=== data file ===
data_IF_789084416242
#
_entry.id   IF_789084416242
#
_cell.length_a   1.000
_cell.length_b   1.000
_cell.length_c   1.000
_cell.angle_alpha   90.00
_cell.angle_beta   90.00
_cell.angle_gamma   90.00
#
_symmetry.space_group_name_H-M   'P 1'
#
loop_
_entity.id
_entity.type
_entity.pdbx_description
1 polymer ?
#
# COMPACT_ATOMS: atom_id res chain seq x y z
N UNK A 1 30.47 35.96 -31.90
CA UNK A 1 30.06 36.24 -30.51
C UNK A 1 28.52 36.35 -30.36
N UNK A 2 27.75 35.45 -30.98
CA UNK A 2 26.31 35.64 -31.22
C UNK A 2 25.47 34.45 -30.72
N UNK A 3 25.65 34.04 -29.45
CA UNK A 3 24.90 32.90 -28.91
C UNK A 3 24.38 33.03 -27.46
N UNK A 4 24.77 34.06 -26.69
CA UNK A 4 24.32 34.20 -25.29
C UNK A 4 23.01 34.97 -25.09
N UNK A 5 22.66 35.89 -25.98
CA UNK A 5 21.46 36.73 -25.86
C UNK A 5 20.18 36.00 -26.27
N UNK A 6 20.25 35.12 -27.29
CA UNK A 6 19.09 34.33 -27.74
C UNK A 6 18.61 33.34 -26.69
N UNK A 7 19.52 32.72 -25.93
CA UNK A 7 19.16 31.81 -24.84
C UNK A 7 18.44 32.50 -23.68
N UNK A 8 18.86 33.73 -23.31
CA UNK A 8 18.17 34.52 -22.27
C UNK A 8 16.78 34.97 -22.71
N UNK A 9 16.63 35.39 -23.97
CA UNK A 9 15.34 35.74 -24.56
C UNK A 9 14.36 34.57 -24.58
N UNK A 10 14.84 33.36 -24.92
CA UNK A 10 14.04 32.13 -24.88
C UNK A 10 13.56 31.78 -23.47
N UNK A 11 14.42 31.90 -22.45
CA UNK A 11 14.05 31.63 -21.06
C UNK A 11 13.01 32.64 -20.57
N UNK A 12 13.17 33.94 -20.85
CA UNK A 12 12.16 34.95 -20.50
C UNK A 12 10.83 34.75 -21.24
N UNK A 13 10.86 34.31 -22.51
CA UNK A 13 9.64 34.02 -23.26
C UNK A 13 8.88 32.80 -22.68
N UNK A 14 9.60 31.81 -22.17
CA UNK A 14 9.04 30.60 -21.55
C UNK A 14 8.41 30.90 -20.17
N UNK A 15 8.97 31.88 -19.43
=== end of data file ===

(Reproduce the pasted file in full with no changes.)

data_IF_789084416242
#
_entry.id   IF_789084416242
#
_cell.length_a   1.000
_cell.length_b   1.000
_cell.length_c   1.000
_cell.angle_alpha   90.00
_cell.angle_beta   90.00
_cell.angle_gamma   90.00
#
_symmetry.space_group_name_H-M   'P 1'
#
loop_
_entity.id
_entity.type
_entity.pdbx_description
1 polymer ?
#
# COMPACT_ATOMS: atom_id res chain seq x y z
N UNK A 1 30.47 35.96 -31.90
CA UNK A 1 30.06 36.24 -30.51
C UNK A 1 28.52 36.35 -30.36
N UNK A 2 27.75 35.45 -30.98
CA UNK A 2 26.31 35.64 -31.22
C UNK A 2 25.47 34.45 -30.72
N UNK A 3 25.65 34.04 -29.45
CA UNK A 3 24.90 32.90 -28.91
C UNK A 3 24.38 33.03 -27.46
N UNK A 4 24.77 34.06 -26.69
CA UNK A 4 24.32 34.20 -25.29
C UNK A 4 23.01 34.97 -25.09
N UNK A 5 22.66 35.89 -25.98
CA UNK A 5 21.46 36.73 -25.86
C UNK A 5 20.18 36.00 -26.27
N UNK A 6 20.25 35.12 -27.29
CA UNK A 6 19.09 34.33 -27.74
C UNK A 6 18.61 33.34 -26.69
N UNK A 7 19.52 32.72 -25.93
CA UNK A 7 19.16 31.81 -24.84
C UNK A 7 18.44 32.50 -23.68
N UNK A 8 18.86 33.73 -23.31
CA UNK A 8 18.17 34.52 -22.27
C UNK A 8 16.78 34.97 -22.71
N UNK A 9 16.63 35.39 -23.97
CA UNK A 9 15.34 35.74 -24.56
C UNK A 9 14.36 34.57 -24.58
N UNK A 10 14.84 33.36 -24.92
CA UNK A 10 14.04 32.13 -24.88
C UNK A 10 13.56 31.78 -23.47
N UNK A 11 14.42 31.90 -22.45
CA UNK A 11 14.05 31.63 -21.06
C UNK A 11 13.01 32.64 -20.57
N UNK A 12 13.17 33.94 -20.85
CA UNK A 12 12.16 34.95 -20.50
C UNK A 12 10.83 34.75 -21.24
N UNK A 13 10.86 34.31 -22.51
CA UNK A 13 9.64 34.02 -23.26
C UNK A 13 8.88 32.80 -22.68
N UNK A 14 9.60 31.81 -22.17
CA UNK A 14 9.04 30.60 -21.55
C UNK A 14 8.41 30.90 -20.17
N UNK A 15 8.97 31.88 -19.43